Australian property in a 'perfect storm' for offshore investors
In this wide-ranging Q and A with Singapore-based property expert Darien Bradshaw, API Magazine digs deep into the motivation and financial advantages luring south east Asian buyers to Australian property.
With stamp duty escalating at a much faster pace in Singapore and Hong Kong than in Australia for local and foreign buyers alike, and the Aussie dollar at a 10 year low, the perfect storm for offshore investors has been created.
That’s the view of a Singapore-based expert in foreign investment in Australian residential real estate who spoke with API Magazine during an interview in the affluent city state.
In a broad-ranging interview, Darien Bradshaw, Executive Director of property specialists Aussie Desk, Asia, described the range of properties Asian buyers are focusing on, from budget-priced to luxurious, the lure of a weak currency, and the motivations to buy Australian property.
API Magazine: How active in Australian property are Singapore, Hong Kong, Chinese and other Asian buyers compared to 12-24 months ago?
Darien Bradshaw: Activity levels are up substantially as we head into Christmas 2023. This is being driven by the high volume of tourism, education and immigration numbers reported after the pause during Covid.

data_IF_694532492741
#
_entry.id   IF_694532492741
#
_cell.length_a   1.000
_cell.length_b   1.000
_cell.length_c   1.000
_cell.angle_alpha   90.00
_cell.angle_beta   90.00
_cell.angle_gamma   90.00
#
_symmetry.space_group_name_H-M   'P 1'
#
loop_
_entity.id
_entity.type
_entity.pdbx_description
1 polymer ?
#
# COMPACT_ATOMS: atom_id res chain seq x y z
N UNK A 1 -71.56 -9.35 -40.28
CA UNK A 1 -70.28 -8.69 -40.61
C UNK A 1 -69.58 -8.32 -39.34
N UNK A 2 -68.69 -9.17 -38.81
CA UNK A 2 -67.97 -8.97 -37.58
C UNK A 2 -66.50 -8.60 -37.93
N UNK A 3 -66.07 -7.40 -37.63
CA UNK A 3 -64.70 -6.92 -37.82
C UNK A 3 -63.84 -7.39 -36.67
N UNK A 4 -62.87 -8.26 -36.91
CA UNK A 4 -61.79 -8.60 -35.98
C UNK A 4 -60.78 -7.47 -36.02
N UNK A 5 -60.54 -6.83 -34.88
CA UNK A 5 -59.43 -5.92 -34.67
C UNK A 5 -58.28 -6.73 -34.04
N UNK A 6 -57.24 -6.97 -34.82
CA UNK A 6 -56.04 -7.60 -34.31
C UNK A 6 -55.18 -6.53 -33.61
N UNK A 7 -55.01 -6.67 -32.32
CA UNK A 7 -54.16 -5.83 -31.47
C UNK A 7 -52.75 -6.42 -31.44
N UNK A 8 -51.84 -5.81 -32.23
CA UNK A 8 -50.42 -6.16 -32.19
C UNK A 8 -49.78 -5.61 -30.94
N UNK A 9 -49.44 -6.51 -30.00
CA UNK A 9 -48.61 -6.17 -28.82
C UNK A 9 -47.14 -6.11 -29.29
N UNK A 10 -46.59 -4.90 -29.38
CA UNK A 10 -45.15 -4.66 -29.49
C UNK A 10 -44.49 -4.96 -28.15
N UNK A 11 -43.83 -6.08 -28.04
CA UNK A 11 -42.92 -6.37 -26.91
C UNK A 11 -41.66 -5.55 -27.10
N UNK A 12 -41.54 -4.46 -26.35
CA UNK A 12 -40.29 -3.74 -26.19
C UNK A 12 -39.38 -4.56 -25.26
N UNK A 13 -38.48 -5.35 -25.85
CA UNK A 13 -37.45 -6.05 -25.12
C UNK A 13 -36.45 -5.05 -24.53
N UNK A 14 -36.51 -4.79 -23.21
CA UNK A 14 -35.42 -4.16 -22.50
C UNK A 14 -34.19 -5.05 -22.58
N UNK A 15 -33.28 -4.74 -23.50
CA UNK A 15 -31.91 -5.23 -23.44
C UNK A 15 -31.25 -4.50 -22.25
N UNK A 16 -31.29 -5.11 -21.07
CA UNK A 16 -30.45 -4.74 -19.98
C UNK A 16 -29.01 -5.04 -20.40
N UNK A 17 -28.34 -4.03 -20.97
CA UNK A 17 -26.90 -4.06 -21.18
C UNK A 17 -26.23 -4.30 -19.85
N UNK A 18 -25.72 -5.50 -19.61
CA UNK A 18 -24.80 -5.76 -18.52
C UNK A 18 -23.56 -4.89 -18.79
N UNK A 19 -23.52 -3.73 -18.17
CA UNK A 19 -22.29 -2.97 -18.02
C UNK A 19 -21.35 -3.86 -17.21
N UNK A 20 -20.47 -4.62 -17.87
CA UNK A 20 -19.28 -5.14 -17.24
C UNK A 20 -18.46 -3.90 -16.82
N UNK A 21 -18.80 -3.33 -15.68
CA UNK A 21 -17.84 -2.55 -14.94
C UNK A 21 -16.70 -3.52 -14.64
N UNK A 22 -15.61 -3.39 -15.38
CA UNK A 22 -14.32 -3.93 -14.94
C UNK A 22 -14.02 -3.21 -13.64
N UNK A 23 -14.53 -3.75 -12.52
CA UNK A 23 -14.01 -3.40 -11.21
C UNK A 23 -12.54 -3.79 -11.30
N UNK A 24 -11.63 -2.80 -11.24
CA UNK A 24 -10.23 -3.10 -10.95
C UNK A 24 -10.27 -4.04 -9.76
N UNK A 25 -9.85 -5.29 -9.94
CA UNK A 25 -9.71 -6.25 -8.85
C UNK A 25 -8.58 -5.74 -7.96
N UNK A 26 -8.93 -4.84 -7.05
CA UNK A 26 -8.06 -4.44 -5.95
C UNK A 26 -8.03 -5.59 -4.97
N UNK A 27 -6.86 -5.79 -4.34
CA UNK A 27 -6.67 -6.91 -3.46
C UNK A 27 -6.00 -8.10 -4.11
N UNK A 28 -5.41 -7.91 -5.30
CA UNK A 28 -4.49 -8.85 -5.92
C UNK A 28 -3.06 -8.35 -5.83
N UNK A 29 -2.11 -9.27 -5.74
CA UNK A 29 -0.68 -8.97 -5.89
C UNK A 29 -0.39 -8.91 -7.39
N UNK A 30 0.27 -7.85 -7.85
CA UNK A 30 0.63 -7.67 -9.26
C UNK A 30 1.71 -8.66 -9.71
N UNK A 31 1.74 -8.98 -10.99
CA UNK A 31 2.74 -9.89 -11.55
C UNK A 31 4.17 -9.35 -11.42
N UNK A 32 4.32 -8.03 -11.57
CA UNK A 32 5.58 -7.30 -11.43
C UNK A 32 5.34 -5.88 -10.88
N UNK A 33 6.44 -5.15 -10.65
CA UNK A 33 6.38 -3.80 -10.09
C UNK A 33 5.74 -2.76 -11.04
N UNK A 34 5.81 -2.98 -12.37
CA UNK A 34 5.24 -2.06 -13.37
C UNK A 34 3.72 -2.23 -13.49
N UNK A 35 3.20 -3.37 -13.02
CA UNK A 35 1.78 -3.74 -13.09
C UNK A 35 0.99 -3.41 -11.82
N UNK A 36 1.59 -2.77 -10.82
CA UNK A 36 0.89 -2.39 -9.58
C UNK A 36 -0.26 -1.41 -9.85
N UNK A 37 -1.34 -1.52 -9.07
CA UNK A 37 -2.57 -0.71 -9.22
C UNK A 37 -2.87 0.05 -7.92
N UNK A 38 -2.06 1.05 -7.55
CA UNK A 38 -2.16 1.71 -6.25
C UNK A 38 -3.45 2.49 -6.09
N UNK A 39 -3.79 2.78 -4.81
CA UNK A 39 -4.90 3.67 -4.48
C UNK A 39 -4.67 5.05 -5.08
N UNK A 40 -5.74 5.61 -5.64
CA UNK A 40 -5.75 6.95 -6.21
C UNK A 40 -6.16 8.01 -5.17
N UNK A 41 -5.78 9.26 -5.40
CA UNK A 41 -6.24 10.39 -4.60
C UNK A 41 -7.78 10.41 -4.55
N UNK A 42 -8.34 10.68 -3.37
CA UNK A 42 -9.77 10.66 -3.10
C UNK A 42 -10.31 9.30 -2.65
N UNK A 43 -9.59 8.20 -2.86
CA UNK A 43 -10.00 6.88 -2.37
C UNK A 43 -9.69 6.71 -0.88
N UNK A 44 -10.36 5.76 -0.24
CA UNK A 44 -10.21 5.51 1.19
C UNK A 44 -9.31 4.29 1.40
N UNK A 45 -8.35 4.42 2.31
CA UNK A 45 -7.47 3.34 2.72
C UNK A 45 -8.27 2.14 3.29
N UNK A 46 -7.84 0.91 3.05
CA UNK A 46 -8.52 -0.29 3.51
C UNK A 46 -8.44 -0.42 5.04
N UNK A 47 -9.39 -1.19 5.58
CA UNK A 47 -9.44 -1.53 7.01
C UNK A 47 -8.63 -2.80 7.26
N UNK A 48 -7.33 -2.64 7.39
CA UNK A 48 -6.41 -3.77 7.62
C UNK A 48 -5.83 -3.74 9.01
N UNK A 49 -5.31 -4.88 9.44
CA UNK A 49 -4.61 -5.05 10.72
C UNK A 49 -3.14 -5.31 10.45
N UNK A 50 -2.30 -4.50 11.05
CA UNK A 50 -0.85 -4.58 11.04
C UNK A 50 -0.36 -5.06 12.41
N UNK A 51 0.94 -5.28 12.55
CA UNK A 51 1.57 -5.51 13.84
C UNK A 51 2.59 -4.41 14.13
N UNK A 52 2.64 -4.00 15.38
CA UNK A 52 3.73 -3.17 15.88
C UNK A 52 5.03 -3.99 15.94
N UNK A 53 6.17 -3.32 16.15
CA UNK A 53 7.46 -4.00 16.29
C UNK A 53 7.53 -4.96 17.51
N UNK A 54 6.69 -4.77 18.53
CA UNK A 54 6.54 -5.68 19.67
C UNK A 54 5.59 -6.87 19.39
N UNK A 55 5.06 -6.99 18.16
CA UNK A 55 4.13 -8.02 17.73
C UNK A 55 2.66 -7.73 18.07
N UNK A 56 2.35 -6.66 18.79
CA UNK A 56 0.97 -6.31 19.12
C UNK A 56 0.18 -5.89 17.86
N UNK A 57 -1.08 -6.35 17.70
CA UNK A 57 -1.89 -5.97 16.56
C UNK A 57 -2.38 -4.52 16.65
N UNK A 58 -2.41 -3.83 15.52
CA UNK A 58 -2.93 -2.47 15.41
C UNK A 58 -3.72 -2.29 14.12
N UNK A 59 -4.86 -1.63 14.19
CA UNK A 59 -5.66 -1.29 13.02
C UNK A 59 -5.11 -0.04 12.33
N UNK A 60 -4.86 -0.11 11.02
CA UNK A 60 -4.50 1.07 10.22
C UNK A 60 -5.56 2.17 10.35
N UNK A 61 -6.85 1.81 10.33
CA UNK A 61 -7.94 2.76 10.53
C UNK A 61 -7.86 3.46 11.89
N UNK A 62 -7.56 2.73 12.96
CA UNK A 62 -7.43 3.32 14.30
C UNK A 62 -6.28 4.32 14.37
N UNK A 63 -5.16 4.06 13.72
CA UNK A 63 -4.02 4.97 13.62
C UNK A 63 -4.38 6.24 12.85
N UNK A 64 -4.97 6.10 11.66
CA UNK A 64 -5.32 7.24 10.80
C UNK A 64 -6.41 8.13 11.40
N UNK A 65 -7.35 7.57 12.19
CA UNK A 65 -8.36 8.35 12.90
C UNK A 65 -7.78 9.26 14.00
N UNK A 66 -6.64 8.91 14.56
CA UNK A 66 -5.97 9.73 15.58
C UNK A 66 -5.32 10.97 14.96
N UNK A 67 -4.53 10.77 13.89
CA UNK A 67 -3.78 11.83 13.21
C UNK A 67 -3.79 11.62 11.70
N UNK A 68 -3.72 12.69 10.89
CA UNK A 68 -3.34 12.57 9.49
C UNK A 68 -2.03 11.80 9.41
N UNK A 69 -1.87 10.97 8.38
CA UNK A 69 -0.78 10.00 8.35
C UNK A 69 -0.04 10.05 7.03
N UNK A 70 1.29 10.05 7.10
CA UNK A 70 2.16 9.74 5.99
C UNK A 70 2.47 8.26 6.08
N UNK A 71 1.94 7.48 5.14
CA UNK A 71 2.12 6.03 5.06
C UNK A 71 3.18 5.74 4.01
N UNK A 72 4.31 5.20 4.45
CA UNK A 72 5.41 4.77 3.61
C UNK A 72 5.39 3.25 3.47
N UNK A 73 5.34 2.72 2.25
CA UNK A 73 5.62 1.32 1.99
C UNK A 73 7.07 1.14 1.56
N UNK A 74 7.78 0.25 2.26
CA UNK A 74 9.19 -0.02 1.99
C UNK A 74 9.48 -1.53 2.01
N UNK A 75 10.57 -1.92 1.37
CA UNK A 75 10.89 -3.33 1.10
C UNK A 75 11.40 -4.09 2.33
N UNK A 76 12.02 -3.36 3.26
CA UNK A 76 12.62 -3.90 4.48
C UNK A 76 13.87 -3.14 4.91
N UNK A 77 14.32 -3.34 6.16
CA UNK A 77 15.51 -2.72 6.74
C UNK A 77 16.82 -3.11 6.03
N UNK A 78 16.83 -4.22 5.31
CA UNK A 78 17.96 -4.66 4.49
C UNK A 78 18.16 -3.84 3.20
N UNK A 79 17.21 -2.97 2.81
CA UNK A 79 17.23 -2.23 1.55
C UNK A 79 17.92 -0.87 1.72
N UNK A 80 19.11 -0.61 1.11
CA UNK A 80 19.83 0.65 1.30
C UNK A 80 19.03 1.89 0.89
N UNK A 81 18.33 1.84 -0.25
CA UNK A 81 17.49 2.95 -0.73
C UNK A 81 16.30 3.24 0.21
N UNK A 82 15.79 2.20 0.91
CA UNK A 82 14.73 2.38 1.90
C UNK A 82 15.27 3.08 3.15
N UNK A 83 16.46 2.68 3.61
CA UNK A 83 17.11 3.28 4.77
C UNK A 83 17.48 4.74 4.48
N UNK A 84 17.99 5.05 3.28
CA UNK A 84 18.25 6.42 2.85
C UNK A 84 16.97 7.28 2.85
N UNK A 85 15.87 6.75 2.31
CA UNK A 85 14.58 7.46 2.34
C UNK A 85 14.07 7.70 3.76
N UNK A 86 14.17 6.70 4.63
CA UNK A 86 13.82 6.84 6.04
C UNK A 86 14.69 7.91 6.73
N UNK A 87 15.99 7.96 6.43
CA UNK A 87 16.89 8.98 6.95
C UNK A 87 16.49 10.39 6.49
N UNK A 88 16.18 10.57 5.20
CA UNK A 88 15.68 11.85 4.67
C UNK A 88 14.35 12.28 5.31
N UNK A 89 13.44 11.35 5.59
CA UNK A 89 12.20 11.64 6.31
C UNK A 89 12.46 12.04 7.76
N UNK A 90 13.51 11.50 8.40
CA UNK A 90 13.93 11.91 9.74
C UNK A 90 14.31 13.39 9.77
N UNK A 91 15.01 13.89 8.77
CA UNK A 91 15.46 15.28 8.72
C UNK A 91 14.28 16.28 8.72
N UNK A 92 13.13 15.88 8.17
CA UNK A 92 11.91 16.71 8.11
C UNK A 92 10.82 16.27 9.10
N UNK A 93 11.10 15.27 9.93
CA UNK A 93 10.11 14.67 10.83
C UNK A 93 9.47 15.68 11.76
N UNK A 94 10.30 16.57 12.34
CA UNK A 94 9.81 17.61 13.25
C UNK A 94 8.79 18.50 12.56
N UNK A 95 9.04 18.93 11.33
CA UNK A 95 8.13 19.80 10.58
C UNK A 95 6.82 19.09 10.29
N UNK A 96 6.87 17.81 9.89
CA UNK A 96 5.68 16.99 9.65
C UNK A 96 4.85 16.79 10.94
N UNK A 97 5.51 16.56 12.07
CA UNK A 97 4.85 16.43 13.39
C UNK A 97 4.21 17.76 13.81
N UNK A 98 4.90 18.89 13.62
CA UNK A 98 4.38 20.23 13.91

Supporting investor confidence is the widely reported historic low levels of rental vacancies and limited new build supply pipeline in the residential sector, underpinning capital growth forecasts in major cities of double-digit growth over the next 12 months and beyond.
It’s a major mismatch between demand and supply driving up prices.
API Magazine: Why is off-the-plan property the focus of overseas buyers and what sort of budget are they spending?
DB: Expats are always nibbling away looking for opportunities but, in most instances, have a family home already, so they also are looking off-the-plan options.
Foreign buyers are limited to residences that have never been sold before without special government approval, so we concentrate on projects we believe are best suited for both groups and most importantly should deliver strong rental and price growth over time.
The least risk we see is where the supply is limited in the better locations of major capital cities for boutique apartment and townhouse projects.
Most of the buying activity is between $500,000 and $2 million, although we have sold apartments for up to $12 million.
There is a strong component of Asian cash buyers for blue chip suburbs like Toorak and Vaucluse with government approvals at $10 million-plus but this buying activity happens on the ground in Australia rather than from abroad.
API Magazine: What property types are proving most popular?
DB: The affordability of most major capital cities in Australia compared to Asia is the lure, in addition to the safety net of a highly regulated real estate framework in Australia.